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Author: Subject: Acyl chloride/ MeOH = esterification?
GreenD
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[*] posted on 13-4-2011 at 18:05
Acyl chloride/ MeOH = esterification?


What the hell is going on in this step. It is the first step in one of my lab procedures:

L-Phenylalanine ->
(1): Acetyl Chloride (1.2 eq) / MeOH (6 vol)
(2): NaHCO3/H2O, ClCO2Et

The product of the first reaction is the methyl-esterification.
The product of (2) is the N-ethyl formate addition to the nitrogen.

>WHY< is acetyl chloride here. >WHY< is there not some kind of initiator (MeSO3H, H2SO4?)
How can phenylalanine, a beta-amino-acid undergo esterification with methanol (in methanol) and acetyl chloride?!
!!
Halpz.

Edit: Dear god I am sorry. I will keep this up as a frame of shame

[Edited on 14-4-2011 by GreenD]
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[*] posted on 15-4-2011 at 05:21


Acyl chlorides are very reactive and react immediately with the alcool to form ester and HCl.
I think phenylalanine has the function to absorbe the HCl!
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[*] posted on 15-4-2011 at 05:54


The acetyl chloride is the initiator. On mixing it with the methanol it reacts to form hydrogen chloride and methyl acetate.
The hydrogen chloride then catalyses the esterification.
See here;

http://www.springerlink.com/content/y5832279488gn657/

and an even nicer reference;

http://www.jbc.org/content/161/1/259.full.pdf



[Edited on 15-4-2011 by ScienceSquirrel]
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smuv
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[*] posted on 15-4-2011 at 07:07


Thanks for that paper (second one), it really helped with something I was working on.




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GreenD
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[*] posted on 15-4-2011 at 15:22


Thanks alot!

Although I just googled "acid catalyzed esterification"
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chemoleo
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[*] posted on 15-4-2011 at 16:44


Isn't that a very very inefficient way of esterifcation of free hydroxyls?
Actually I'm still not sure I understand what the second paper is about, i.e. quoted from the beginning:

Quote:

Freudenberg and Jacob (9) recently reported that acid chlorides were
more effective t,han hydrochloric acid as catalysts for the csterification of
organic acids. Various acids wcrc quantitatively transformed t)o the
methyl or ethyl est,ers by treatment with t,he rcspect,ivc alcohol and small
amounts of acetyl or other acid chlorides for 1 day at room temperat.urc.
This reaction has now been applied to proteins. Several proteins were
found to dissolve in cold absolute alcohols within a few minutes to an hour
after the addition of catalytic am0unt.s of acetyl chloride. Through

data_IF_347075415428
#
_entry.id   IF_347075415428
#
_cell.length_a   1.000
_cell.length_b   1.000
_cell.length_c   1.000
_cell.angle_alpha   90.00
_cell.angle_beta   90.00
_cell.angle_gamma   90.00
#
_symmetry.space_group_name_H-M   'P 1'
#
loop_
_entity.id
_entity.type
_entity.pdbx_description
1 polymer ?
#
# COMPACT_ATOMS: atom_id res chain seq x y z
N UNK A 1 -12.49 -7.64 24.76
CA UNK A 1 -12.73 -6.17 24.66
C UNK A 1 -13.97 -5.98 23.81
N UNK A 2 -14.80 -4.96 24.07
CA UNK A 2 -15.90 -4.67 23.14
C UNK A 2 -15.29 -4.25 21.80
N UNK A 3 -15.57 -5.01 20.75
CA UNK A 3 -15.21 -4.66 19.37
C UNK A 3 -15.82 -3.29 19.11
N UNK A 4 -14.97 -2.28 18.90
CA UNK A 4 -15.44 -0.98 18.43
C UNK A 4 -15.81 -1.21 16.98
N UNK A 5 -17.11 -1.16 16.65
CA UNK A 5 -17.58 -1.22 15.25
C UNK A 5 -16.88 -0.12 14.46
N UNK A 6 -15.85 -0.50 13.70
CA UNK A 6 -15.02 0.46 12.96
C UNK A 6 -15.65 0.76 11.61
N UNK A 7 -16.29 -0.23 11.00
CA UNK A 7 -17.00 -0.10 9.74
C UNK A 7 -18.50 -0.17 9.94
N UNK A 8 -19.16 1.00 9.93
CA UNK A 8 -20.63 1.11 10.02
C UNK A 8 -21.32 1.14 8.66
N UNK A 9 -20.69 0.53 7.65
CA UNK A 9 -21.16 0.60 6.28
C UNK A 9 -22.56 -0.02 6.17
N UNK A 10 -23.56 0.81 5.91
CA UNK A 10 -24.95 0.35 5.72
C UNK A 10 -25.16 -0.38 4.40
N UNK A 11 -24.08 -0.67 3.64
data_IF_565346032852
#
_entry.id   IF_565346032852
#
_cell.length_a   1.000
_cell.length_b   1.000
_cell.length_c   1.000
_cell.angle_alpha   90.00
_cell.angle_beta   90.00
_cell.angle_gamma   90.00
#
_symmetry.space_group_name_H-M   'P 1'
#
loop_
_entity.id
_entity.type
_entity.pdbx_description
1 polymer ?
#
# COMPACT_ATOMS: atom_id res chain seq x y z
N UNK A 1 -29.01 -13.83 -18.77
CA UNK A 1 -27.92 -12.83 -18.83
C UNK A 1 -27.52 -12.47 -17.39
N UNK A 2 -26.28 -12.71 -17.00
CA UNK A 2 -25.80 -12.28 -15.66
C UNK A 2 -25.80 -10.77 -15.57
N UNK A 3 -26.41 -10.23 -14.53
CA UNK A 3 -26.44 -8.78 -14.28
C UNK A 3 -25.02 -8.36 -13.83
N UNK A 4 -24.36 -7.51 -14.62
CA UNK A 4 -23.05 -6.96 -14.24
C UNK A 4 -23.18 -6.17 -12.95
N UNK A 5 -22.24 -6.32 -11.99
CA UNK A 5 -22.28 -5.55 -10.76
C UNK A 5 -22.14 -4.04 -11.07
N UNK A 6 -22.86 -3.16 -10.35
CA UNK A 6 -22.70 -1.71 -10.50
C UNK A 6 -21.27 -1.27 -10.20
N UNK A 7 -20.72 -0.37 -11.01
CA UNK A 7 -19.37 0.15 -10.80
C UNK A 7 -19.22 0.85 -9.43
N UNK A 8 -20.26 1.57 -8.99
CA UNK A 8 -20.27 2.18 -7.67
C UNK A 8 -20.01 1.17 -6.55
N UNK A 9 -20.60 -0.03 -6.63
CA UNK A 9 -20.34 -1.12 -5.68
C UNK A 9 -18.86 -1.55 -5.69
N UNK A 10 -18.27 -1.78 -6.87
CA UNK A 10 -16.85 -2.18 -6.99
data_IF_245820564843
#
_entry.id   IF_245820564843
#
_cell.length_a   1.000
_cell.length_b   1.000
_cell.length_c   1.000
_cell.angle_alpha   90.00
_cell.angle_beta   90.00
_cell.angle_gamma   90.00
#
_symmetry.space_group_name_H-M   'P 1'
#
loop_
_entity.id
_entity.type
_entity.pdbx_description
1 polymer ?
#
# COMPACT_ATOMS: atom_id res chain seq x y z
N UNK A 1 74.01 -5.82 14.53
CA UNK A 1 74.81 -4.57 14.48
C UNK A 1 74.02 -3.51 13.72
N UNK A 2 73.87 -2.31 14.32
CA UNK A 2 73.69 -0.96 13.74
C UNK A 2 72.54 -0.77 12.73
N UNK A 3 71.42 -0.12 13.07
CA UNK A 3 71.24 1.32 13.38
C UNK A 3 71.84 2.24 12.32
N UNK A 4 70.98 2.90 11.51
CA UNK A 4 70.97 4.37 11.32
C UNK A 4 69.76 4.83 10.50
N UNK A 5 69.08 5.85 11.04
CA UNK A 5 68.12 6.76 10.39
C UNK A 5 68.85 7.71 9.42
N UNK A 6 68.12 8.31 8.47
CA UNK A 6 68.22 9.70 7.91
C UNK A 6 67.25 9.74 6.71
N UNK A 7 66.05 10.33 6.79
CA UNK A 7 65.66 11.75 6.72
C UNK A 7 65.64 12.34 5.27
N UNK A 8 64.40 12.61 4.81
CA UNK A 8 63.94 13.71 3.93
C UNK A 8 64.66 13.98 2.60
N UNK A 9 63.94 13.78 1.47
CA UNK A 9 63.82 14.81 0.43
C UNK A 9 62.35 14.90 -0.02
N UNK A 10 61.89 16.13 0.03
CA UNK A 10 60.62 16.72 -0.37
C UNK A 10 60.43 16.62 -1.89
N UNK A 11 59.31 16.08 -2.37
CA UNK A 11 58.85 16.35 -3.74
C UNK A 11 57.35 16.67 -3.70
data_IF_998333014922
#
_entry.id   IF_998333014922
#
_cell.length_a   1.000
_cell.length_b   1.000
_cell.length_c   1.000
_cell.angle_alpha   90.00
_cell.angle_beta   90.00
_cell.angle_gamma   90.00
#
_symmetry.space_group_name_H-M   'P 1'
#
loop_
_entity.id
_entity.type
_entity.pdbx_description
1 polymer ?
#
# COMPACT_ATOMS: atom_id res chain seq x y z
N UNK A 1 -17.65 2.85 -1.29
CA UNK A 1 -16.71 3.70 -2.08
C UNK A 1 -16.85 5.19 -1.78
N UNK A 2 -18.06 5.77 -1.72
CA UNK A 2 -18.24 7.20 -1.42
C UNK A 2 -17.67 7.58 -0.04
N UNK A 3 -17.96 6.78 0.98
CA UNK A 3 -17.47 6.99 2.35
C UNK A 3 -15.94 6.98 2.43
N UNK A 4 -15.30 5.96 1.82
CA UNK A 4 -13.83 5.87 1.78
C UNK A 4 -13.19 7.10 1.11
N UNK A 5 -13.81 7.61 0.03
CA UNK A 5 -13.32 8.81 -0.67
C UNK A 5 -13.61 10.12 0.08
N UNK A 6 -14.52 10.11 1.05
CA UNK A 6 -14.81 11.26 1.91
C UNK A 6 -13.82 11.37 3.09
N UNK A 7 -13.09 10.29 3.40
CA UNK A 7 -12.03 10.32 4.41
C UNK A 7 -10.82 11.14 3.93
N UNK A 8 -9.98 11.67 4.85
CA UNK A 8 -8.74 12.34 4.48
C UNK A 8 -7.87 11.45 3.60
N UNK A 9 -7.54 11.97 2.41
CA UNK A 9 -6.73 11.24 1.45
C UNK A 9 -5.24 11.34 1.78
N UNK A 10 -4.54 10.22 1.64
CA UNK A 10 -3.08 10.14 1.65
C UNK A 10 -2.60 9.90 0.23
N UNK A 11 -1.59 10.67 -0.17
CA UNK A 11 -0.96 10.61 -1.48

protein group analyses, alkoxyl determinations, and experiments with model
compounds, it was demonstrated that esterification of the carboxyl groups
had occurred. The amino, phenolic, and thiol groups did not react (really?); tryptophane
was unaffected.


How exactly is this meant to work?




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[*] posted on 15-4-2011 at 19:25


Methanol / acetyl chloride is quoted as a esterification reagent on an analytical and preparative scale in dozens of references, just try a quick Google, so it must have something going for it :D
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smuv
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[*] posted on 15-4-2011 at 19:41


Chemoleo, its just a Fischer esterification. It is useful, mostly due to its mildness and economy (assuming solvents are recycled), good to excellent yields are achievable even on preparative scales (not just for a few mgs of protein in mLs of solvent). I wouldn't be surprised if most of the commercial amino acid esters that you biochemists love to use were industrially made this way. Also, if you drive it with a desiccant, yields are quantitative.

Can take a while to reach equilibrium though...




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[*] posted on 15-4-2011 at 20:18


It makes anhydrous methanolic HCl (and equimolar methyl acetate). I do this frequently to prepare fatty acid methyl esters (FAMEs) for analysis via GC. Excess (we use acetyl chloride) acyl chloride scrounges up whatever free or evolved water there might be (on analytical scale, anyway). The reactions are quantitative (>90%) when heated (sealed, Hach tubes are great) at 120°C for an hour. I usually use a mixed solvent, e.g. MeOH:Benzene 4:1. Once the rxn is complete, I wash it with NaHCO3(sat) and the benzene:methyl acetate layer rises to the top where it can be collected (I add an internal std. at this point, methyl nervonate for FAMEs).

Cheers,

O3




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[*] posted on 14-10-2015 at 12:14


I am doing this exact reaction (phenylalanine/acetyl chloride in methanol, then ethyl chloroformate), towards a synthesis of (S)-4-benzyl-2-oxazolidinone. My question is:

Can the acetyl chloride be replaced with HCl gas? Is its only purpose to generate HCl in situ? Is methyl acetate just a side product, or does it take part in the reaction in any way?

From the papers posted above, it seems like the replacement should work. The authors say acetyl chloride is more convenient, which is most certainly not true if one can't easily get it (ethyl chloroformate is hard enough). HCl gas just requires sulfuric acid and salt.

I think the answer is probably yes, but I want to be completely sure before I use any ethyl chloroformate.

[Edited on 14-10-2015 by Cheddite Cheese]




As below, so above.
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